Rethinking deworming of beef cattle – The growing issue of resistance

by Sally Colby

Cattlemen have benefited from the development of anthelmintic products that keep stomach and intestinal worms at bay. But the easy availability and relatively low cost of products has led to cattle being dewormed without any parameters other than “we deworm calves at weaning” or “cows are treated when they go to pasture, and get an extra dose if the weather is damp.”

While resistance has become an increasingly severe problem for those raising sheep and goats, beeves didn’t seem to develop resistance. Many in the cattle industry thought it wouldn’t happen. “That ignored the realities of biology,” said Dr. Ray Kaplan, parasitologist and professor at the University of Georgia College of Veterinary Medicine. “Parasitologists knew resistance would become a problem in cattle, and eventually it did. The first case in the U.S. was reported in 2004. Since around 2007, resistance has been recognized as a serious problem worldwide and has continued to get worse since then.”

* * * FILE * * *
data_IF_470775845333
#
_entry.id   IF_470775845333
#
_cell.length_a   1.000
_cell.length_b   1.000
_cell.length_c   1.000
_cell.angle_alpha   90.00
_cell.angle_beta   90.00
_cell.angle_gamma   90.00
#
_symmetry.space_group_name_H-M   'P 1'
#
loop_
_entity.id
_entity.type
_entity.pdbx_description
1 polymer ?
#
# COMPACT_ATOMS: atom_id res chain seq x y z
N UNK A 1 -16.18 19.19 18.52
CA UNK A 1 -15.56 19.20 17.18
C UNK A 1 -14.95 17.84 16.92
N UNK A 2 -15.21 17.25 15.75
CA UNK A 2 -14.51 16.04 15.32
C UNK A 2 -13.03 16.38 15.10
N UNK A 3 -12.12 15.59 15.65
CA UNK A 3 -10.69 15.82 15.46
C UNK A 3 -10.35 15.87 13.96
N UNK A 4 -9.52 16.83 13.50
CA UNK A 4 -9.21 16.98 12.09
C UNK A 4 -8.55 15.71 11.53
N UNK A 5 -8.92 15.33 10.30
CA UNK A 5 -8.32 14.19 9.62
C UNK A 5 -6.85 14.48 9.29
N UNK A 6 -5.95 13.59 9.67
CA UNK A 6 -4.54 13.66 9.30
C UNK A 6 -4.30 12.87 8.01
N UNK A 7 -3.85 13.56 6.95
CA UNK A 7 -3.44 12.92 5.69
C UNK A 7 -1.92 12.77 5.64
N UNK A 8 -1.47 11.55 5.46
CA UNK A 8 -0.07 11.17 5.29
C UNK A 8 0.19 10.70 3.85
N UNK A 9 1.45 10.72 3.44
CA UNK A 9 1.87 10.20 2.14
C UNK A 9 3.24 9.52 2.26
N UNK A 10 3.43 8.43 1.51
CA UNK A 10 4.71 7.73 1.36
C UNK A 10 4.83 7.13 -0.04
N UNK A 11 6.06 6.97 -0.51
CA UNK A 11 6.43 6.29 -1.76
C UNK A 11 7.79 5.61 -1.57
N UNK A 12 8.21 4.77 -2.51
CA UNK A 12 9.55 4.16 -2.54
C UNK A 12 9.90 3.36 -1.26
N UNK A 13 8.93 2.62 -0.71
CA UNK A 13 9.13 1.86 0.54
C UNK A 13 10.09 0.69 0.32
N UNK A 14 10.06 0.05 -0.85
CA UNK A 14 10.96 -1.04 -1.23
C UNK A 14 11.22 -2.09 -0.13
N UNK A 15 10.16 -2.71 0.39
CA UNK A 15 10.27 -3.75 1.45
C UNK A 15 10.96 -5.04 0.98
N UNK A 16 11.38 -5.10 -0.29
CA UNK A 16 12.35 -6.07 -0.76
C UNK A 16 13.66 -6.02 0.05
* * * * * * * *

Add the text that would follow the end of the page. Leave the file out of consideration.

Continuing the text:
A 2006 study in New Zealand showed that cattle worms on three-quarters of farms showed resistance to both the macrocyclic lactones (MLs) and the white wormers (Safe-Guard, Panacur, Valbazen® and Synanthic®). Most resistance was seen in the intestinal worm Cooperia, the most common worm in young cattle. Cooperia will cause production losses but usually not serious disease.

In 2016, New Zealand researchers found multiple resistances in Ostertagia, the most disease-causing worm species. A few years ago, researchers studied 10 farms in Brazil and found cattle on all farms had resistance to the MLs; eight of the farms had resistance to white wormers and levamisole. “They had resistance in every species of worm including Ostertagia,” said Kaplan. “The mean efficacy across the 10 farms was only 43%. Brazil has the worst problem with drug resistance in the world.” While the resistance issue in the U.S. isn’t as severe as in Brazil, Kaplan cautioned producers that this is what the future holds.